28. Deep dive
  29. Skin in the game
  30. Reach out
  31. Touch base
  32. Play hardball
  33. Don’t reinvent the wheel
  34. Kept in the loop
  35. The bottom line
  36. Down the road
  37. I’ll loop you in
  38. Hit the nail on the head
  39. ASAP
  40. Team player

Here’s what Mark Zuckerberg learned about small businesses during his year-long tour

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(This post originally appeared on The Washington Post)

There are about 30 million small business in the United States and upwards of 500 million around the world. However, most of them don’t know much about how to leverage digital advertising or even the basics of social media. That’s a problem for them–and a big opportunity for Facebook.

The social media giant says that more than 70 million businesses around the world have pages on its site. But only six million of them advertise and most of are small and medium-sized firms. These companies account for about one-quarter of the company’s total advertising revenue, according to some estimates. So what to do about that? Go out and meet them. Read More…

The Leadership Lesson I Learned Waiting for My Flight to Crash Land

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(This post originally appeared on Entrepreneur)

What could the guy next to me possibly be thinking? We were both on the same American Airlines flight. And it was doomed.

The flight, which took off on a grey afternoon from Buffalo, New York, was headed to Philadelphia. It was just a short flight and for the most part conditions were fine. I was in Buffalo for a business trip and looking forward to getting home. The plane was one of those smaller regional jets typical for routes like this.

The guy next to me was an American Airlines pilot – but relax, we weren’t sitting in the cockpit. It was one of those times when pilots take empty seats to “jump” from one city to another in order to make their next assigned flight. He sat next to me a few minutes before the door closed and, after a quick greeting, he tipped his cap over his eyes and settled in for an off-duty snooze. Read More…

Jack Ma Made A Fool Of Himself Last Week


(This post originally appeared on Inc.)

Jack Ma is the founder and executive chairman of Alibaba Group, the giant ecommerce company. He’s reportedly the richest man in China. His company employs more than 50,000 people and is currently worth more than $420 billion – a valuation that rivals (and some predict will soon exceed) Amazon’s.

Ma wields an enormous amount of influence in his home country and he’s positioning Alibaba to be a powerhouse in the U.S. In 2017, Ma was ranked second on Forbes Magazine’s list of the World’s 50 Greatest Leaders and third in a KPMG survey as one of the world’s most visionary tech leaders.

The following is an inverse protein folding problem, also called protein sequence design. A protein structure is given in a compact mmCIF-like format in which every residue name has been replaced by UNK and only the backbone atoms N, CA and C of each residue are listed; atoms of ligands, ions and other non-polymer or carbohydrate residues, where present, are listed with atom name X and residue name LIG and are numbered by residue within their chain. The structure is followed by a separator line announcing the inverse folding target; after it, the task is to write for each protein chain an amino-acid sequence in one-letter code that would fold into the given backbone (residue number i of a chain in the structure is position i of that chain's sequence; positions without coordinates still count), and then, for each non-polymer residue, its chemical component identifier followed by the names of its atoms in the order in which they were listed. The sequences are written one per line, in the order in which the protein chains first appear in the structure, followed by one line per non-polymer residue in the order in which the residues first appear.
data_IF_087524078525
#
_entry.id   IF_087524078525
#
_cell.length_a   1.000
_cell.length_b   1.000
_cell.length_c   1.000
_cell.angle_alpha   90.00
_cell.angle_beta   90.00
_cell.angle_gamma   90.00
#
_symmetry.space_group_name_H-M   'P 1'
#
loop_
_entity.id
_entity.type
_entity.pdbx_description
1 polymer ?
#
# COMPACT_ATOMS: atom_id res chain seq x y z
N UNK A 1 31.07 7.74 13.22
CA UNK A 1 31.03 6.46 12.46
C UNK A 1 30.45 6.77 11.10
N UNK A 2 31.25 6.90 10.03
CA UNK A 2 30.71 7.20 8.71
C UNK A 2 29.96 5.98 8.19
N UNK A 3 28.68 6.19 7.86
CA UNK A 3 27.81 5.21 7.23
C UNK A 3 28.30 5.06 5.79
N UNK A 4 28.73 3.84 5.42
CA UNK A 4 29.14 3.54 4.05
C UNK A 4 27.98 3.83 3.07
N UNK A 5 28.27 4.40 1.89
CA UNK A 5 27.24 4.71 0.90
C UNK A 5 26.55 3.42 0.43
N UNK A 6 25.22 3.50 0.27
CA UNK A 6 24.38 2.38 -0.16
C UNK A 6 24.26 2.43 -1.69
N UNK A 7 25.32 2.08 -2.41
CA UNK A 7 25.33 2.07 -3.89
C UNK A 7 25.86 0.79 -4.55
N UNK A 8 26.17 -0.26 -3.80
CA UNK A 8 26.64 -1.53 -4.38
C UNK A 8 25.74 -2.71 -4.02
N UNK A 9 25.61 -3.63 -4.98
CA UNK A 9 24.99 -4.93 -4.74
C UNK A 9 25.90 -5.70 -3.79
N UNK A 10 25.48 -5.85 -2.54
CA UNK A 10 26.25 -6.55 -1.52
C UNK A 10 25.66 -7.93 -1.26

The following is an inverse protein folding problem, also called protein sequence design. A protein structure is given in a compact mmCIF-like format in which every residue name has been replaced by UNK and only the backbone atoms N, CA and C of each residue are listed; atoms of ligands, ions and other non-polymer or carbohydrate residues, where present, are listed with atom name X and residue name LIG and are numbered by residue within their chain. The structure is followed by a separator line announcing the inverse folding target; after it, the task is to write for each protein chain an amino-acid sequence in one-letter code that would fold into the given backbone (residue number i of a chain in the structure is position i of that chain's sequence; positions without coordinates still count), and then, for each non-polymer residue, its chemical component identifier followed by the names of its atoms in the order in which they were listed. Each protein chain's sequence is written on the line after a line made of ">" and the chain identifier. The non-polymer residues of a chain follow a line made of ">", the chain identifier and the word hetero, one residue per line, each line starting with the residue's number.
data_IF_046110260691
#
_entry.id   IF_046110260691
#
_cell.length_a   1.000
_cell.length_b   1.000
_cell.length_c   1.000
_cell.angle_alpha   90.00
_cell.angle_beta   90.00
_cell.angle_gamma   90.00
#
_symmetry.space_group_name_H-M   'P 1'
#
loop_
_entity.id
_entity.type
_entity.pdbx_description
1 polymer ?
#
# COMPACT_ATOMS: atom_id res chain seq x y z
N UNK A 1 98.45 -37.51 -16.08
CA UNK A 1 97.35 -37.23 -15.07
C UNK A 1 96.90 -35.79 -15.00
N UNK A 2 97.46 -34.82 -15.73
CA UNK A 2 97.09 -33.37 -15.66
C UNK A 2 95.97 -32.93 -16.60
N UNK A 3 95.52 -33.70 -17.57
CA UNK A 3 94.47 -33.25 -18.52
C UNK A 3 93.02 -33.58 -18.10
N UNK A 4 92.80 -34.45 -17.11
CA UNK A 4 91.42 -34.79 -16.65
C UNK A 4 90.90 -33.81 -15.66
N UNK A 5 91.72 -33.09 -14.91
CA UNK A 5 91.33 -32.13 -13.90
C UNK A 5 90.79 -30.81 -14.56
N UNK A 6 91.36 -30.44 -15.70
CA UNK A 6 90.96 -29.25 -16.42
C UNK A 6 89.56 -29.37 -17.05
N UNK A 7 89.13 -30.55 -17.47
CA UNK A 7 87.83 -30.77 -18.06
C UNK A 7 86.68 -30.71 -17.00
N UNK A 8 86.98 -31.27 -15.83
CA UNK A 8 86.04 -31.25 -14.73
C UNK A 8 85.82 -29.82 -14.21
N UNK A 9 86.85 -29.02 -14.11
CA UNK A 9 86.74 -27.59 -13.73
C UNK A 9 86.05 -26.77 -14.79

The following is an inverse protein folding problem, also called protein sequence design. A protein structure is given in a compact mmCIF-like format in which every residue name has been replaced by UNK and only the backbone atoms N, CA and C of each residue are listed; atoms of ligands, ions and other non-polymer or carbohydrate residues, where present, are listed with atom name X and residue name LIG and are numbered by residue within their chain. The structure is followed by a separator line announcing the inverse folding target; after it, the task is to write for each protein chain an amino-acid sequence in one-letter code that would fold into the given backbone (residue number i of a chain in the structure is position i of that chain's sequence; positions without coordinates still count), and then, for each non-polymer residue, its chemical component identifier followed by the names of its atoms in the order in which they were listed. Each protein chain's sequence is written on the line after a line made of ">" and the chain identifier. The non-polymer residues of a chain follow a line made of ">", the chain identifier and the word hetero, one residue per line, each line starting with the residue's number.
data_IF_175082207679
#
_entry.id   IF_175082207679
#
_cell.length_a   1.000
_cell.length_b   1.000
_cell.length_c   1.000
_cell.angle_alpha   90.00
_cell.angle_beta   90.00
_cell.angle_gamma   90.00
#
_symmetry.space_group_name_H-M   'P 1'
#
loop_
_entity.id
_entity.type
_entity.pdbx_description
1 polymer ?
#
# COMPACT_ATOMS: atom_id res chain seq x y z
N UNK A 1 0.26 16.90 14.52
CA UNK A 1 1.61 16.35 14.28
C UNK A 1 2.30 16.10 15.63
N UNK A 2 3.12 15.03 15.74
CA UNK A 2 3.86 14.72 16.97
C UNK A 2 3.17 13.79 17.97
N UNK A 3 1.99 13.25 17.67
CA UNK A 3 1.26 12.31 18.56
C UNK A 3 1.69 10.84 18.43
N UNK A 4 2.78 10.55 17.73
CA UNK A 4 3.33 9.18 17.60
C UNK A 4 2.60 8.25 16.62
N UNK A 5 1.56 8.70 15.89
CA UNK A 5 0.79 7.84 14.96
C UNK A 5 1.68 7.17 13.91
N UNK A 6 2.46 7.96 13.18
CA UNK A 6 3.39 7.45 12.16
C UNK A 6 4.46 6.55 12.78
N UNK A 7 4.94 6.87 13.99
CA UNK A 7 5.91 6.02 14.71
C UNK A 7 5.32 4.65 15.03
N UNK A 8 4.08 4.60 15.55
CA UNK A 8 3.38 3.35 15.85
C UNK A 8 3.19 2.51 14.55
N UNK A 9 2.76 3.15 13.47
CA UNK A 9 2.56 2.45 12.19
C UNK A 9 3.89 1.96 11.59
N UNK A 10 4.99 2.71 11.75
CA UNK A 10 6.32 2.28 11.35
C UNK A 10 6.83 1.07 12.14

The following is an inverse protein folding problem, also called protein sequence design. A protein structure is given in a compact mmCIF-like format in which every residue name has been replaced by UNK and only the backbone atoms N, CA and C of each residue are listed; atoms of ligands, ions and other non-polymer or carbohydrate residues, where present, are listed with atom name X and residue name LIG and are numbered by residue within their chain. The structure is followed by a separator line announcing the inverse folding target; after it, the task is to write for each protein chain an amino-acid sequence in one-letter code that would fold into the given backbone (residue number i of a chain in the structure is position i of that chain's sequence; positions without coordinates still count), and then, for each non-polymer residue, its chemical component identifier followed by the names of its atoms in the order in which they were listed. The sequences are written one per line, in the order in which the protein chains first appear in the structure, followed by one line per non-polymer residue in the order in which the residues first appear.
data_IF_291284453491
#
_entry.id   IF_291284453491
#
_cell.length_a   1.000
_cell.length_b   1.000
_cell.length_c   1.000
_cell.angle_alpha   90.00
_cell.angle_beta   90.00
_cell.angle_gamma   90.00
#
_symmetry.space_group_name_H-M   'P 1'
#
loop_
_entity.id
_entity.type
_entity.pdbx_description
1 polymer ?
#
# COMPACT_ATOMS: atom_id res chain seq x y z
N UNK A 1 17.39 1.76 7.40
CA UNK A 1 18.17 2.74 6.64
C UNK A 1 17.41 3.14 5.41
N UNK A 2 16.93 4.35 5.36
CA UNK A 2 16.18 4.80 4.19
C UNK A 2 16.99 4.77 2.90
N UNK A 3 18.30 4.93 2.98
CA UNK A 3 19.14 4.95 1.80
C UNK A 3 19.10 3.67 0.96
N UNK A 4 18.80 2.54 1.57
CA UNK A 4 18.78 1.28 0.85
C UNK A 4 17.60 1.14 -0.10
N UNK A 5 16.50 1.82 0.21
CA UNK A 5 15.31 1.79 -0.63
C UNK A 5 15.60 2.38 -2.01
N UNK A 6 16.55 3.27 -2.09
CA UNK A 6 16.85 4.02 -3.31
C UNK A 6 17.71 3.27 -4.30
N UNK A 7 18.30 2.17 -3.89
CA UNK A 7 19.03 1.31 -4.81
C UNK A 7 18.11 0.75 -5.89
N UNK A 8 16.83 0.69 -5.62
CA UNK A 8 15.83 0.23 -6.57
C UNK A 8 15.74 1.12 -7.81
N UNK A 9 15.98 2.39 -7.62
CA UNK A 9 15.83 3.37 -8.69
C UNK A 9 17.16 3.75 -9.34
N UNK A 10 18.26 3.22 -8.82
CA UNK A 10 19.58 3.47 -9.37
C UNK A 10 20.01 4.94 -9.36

This is a man who is literally respected and admired by millions of people and whose actions are studied and analyzed. So naturally, last week, he dressed up as Michael Jackson and danced in front of 40,000 of his employees. Don’t believe me? Just watch the video. He literally sat on a motorcycle wearing a Michael Jackson outfit and then rocked it to Billie Jean and Dangerous. Oh, and this isn’t the first time he’s done something like this. Back in 2009, he wore a long blonde wig and sang Lion King songs at another corporate event.

What the heck was he thinking? Can you imagine a respected CEO doing this? A political leader? Your dad? OK, well probably your dad. But these things aren’t done by today’s executives. What would the world say? Read More…

Ryan Seacrest’s Busy Schedule Will Make You Think He’s a Superhero


(This post originally appeared on the Huffington Post)

There’s busy. There’s super-busy. And then there’s Ryan Seacrest.

It was recently announced that Seacrest will join ABC’s “Live” morning TV show as an executive producer and co-host along with Kelly Ripa and that he is in talks to host the newAmerican Idol on ABC. These are smart moves. Seacrest is a pro — beloved, personable, funny, genuine — a true crowd pleaser. But many are wondering just how he can add these duties to his already packed schedule. And believe me, it’s really packed.

Read More…

How the $#%@ Does Ryan Seacrest Do It?


(This post originally appeared on Inc.)

There’s busy. There’s super-busy. And then there’s Ryan Seacrest.

This week, it was announced that Seacrest will join ABC’s “Live” morning TV show as an executive producer and co-host along with Kelly Ripa. It was a smart move. Seacrest is a pro – beloved, personable, funny, genuine – a true crowd pleaser. But many are wondering just how he can add these duties to his already packed schedule. And believe me, it’s really packed. Read More…